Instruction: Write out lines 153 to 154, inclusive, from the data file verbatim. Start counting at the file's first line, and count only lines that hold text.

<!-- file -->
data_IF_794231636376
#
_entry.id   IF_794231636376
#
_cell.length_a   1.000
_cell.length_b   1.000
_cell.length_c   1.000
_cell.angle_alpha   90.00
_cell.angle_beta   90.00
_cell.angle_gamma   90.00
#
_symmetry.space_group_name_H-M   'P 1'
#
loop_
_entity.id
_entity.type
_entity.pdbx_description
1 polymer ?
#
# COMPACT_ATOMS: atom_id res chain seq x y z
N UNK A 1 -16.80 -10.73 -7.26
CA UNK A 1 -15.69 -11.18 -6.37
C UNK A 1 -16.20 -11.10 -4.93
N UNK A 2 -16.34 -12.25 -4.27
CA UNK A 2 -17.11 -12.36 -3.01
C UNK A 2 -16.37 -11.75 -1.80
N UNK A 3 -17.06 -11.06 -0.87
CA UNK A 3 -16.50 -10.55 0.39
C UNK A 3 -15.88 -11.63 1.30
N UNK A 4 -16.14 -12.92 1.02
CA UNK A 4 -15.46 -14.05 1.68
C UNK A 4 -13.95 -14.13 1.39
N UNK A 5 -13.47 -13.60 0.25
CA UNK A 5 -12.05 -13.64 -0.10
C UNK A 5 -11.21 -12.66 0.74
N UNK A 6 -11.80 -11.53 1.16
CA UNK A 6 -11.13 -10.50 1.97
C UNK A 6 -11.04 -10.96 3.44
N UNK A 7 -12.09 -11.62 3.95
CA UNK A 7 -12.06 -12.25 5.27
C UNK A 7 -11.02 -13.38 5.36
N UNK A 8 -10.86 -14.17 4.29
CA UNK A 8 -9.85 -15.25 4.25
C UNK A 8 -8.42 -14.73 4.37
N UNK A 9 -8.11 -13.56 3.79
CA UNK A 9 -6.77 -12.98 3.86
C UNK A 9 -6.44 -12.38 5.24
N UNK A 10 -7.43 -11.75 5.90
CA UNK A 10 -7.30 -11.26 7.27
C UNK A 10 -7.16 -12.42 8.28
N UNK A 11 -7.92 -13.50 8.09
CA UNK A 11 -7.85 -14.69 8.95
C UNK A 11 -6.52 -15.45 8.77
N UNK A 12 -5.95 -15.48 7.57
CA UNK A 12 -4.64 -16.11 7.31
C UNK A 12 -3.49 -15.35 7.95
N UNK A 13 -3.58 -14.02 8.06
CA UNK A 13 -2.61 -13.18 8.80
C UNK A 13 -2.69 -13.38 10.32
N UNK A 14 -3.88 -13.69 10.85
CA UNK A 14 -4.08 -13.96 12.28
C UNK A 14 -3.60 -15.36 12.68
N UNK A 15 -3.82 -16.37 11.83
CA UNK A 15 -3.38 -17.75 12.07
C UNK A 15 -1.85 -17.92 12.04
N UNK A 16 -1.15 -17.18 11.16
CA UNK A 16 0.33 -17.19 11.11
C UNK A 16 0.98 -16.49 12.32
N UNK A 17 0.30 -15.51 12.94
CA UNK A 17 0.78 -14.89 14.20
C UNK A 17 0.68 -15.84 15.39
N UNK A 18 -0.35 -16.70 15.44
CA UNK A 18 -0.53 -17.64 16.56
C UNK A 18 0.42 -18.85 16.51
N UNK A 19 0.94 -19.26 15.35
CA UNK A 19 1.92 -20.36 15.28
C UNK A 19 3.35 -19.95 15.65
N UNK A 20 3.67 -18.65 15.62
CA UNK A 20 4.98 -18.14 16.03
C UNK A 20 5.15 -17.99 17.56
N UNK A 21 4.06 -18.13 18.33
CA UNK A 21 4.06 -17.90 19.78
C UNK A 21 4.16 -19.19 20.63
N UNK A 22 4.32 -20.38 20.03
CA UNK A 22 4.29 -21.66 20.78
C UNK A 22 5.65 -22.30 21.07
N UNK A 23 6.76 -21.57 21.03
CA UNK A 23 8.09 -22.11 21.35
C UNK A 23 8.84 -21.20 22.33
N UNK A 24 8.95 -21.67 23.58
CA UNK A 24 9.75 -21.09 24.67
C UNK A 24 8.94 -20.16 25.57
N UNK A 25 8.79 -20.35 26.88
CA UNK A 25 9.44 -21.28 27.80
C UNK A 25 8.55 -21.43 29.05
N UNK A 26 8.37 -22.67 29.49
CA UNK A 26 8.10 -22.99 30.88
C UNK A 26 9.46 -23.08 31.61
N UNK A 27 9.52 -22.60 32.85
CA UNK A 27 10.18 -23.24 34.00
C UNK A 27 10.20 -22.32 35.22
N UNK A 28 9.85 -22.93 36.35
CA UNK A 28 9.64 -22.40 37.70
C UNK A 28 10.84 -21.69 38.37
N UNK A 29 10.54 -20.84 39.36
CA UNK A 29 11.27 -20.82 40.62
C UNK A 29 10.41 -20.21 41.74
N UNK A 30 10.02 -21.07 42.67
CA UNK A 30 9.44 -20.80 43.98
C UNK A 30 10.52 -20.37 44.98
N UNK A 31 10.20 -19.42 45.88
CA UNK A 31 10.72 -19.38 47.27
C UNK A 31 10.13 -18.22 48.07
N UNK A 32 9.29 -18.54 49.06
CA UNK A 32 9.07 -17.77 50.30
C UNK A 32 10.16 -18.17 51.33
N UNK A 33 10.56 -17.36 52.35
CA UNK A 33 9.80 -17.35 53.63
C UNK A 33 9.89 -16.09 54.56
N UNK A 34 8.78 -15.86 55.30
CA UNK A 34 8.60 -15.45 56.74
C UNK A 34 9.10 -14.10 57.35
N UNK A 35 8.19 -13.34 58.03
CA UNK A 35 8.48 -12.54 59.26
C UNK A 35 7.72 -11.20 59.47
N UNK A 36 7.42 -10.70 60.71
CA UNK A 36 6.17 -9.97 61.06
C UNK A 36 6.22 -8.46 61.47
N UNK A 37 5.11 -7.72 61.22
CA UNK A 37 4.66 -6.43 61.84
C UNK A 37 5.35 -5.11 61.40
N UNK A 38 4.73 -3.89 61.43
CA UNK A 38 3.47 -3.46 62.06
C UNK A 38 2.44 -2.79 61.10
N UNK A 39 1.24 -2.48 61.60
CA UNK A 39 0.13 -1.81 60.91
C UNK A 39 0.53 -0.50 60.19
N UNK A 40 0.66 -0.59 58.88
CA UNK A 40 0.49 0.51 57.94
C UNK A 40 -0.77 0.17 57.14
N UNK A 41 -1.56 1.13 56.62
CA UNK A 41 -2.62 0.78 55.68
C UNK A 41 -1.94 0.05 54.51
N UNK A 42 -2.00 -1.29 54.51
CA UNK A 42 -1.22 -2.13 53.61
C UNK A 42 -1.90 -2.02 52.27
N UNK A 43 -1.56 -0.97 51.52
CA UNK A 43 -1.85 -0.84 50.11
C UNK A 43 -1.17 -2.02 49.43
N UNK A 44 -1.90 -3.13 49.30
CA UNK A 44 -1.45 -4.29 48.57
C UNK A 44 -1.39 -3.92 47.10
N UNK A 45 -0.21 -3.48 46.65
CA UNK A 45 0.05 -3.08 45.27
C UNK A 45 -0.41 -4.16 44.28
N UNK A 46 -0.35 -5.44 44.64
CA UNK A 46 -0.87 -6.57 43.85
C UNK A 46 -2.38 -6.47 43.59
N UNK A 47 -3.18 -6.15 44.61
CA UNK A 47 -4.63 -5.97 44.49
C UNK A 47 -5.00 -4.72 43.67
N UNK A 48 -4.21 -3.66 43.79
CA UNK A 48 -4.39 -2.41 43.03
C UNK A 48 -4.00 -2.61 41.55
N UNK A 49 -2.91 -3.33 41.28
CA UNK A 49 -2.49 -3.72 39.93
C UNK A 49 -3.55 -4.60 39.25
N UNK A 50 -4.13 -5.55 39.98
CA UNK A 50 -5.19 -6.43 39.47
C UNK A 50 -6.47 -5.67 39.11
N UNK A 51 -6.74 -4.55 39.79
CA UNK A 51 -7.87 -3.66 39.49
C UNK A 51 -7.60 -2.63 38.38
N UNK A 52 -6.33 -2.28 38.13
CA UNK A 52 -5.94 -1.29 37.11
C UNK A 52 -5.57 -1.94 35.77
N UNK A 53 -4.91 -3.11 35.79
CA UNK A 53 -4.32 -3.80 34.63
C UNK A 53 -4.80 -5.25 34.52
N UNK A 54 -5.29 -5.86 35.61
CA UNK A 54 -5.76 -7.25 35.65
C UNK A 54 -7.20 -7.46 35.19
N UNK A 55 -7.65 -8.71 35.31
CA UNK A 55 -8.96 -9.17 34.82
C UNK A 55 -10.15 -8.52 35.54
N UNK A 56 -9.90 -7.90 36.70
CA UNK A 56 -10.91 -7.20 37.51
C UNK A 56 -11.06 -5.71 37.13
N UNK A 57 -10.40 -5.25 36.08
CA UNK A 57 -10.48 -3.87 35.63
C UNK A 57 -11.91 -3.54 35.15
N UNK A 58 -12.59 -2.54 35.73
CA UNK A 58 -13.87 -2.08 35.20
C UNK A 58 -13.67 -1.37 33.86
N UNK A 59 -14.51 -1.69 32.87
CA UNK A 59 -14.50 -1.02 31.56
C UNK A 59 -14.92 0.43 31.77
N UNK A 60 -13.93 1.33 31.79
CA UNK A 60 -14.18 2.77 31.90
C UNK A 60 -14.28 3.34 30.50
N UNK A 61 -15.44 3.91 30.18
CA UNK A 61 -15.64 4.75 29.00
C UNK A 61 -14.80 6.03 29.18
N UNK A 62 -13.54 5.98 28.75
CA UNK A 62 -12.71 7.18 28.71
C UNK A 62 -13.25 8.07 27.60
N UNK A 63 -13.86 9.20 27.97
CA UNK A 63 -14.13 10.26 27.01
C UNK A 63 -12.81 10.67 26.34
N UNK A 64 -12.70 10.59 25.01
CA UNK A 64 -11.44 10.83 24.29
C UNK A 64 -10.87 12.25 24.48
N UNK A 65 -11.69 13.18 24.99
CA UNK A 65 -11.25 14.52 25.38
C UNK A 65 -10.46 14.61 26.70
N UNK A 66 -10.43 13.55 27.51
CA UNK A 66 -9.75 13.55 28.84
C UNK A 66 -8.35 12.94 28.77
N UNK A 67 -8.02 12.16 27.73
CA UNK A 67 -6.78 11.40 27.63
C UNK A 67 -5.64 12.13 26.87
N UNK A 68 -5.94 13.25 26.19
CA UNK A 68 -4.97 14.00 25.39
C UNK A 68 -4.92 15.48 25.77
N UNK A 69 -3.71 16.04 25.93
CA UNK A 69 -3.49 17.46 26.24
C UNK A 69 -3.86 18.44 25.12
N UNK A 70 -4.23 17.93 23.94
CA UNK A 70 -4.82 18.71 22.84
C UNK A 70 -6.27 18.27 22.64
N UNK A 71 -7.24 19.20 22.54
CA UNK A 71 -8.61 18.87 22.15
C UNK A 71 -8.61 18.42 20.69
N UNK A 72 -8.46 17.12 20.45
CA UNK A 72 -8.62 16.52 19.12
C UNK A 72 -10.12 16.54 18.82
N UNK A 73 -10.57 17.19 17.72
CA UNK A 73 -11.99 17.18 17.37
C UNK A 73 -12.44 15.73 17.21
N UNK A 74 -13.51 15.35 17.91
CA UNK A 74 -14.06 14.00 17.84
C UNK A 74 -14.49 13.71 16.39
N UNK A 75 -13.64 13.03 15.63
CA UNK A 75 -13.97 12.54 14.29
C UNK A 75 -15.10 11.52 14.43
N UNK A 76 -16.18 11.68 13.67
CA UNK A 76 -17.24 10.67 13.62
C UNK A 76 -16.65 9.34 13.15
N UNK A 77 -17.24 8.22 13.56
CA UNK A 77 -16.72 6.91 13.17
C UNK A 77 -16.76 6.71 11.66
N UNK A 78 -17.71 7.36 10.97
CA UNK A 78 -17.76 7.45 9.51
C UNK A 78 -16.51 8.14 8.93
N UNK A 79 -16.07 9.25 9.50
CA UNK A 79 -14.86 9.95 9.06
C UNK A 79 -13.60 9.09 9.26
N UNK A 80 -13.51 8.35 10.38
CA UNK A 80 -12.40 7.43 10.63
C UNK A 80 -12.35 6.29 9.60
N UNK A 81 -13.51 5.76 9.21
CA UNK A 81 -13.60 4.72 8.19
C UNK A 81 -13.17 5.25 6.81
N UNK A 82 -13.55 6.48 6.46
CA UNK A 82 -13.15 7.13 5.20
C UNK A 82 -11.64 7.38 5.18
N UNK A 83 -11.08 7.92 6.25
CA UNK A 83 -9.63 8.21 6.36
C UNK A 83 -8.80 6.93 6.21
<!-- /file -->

N UNK A 45 -0.21 -3.48 46.65
CA UNK A 45 0.05 -3.08 45.27